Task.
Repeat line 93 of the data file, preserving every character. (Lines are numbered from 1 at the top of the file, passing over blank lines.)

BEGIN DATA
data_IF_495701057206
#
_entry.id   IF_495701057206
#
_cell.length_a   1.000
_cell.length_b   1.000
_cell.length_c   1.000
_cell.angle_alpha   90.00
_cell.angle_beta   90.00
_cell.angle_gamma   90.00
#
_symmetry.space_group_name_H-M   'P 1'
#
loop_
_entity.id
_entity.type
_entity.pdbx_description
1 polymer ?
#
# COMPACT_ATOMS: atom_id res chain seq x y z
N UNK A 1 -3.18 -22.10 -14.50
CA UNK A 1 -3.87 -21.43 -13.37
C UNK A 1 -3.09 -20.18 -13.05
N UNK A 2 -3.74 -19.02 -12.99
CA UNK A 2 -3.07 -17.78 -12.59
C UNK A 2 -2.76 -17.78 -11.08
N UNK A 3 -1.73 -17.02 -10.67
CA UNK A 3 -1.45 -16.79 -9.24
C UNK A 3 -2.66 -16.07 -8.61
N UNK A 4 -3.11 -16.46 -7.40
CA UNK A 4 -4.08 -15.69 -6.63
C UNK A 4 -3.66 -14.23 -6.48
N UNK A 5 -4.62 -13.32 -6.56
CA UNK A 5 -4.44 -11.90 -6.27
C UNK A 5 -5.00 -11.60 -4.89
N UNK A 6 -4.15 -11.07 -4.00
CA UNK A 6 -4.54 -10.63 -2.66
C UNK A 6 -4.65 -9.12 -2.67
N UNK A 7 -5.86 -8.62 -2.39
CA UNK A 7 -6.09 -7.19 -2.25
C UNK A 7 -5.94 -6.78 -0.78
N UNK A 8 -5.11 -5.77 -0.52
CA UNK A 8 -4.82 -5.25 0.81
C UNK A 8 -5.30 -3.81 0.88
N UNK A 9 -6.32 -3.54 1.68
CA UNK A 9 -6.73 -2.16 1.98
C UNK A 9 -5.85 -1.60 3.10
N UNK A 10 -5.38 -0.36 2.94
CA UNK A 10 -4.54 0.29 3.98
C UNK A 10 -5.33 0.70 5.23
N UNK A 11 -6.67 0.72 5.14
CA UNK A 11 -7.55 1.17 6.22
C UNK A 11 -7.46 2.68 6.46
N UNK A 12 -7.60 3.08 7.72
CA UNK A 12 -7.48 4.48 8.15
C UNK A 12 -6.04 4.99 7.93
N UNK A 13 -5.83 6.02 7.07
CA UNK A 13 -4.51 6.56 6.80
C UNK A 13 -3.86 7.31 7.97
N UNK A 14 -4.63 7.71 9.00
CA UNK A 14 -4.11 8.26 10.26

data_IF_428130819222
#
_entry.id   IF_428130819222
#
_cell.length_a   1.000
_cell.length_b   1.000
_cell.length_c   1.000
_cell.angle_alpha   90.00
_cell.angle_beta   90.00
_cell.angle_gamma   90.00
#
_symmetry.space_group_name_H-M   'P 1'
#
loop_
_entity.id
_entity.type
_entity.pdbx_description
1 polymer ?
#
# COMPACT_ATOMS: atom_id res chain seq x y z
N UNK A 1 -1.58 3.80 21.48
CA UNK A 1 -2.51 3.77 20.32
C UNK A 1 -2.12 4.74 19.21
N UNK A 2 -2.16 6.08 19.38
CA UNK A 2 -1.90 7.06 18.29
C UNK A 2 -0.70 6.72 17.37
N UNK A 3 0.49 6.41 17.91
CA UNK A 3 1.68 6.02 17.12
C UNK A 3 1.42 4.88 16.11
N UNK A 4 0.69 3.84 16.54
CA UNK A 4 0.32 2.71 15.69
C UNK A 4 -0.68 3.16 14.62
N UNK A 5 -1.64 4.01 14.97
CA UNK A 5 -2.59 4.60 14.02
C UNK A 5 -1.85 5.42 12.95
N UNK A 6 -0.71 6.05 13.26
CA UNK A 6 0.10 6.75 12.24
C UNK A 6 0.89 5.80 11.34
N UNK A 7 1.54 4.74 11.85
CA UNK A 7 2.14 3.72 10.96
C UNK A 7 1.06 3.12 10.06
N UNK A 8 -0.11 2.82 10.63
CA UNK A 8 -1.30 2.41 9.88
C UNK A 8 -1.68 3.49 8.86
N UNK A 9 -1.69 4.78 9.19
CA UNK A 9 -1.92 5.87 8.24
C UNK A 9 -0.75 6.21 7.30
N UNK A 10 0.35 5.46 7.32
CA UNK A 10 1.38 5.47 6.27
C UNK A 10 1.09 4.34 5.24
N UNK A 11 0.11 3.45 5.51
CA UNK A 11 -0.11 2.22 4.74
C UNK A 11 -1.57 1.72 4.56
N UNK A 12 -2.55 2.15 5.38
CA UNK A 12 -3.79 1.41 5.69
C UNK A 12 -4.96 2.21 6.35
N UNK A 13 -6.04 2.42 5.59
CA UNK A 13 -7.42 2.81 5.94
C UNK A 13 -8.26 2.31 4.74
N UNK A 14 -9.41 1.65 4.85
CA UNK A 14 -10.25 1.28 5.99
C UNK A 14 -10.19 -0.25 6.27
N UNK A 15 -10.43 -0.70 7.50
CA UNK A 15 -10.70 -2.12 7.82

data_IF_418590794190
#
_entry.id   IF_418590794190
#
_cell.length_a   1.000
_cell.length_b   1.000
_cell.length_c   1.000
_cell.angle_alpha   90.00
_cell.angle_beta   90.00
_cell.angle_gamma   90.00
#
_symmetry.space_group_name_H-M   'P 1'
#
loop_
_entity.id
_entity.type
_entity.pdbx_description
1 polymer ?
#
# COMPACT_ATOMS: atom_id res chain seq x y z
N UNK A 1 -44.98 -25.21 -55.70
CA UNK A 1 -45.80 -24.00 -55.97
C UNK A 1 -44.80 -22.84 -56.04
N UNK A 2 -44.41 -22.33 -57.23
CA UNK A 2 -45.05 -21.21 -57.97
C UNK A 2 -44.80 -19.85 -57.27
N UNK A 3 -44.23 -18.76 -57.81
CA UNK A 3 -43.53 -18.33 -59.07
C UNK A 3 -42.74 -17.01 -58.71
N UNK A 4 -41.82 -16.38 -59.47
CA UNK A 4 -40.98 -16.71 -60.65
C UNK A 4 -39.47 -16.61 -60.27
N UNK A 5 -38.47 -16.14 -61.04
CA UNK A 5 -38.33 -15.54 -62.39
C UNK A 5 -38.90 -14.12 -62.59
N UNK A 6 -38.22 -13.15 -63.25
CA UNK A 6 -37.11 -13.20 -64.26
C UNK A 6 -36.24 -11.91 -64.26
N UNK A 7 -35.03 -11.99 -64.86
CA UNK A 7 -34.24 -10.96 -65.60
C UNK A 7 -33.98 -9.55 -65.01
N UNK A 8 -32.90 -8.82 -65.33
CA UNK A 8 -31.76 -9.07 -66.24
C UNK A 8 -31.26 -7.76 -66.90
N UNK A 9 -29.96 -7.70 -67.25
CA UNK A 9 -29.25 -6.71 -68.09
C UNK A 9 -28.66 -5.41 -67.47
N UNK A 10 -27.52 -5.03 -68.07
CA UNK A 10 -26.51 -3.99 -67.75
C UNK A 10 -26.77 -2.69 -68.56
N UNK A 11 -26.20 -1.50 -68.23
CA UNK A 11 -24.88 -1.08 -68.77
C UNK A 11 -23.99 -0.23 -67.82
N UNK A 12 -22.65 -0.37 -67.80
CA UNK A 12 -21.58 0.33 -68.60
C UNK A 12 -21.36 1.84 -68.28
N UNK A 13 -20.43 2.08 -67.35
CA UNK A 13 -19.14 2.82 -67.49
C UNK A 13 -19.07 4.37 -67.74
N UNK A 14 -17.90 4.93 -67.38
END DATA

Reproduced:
C UNK A 4 -0.68 3.16 14.62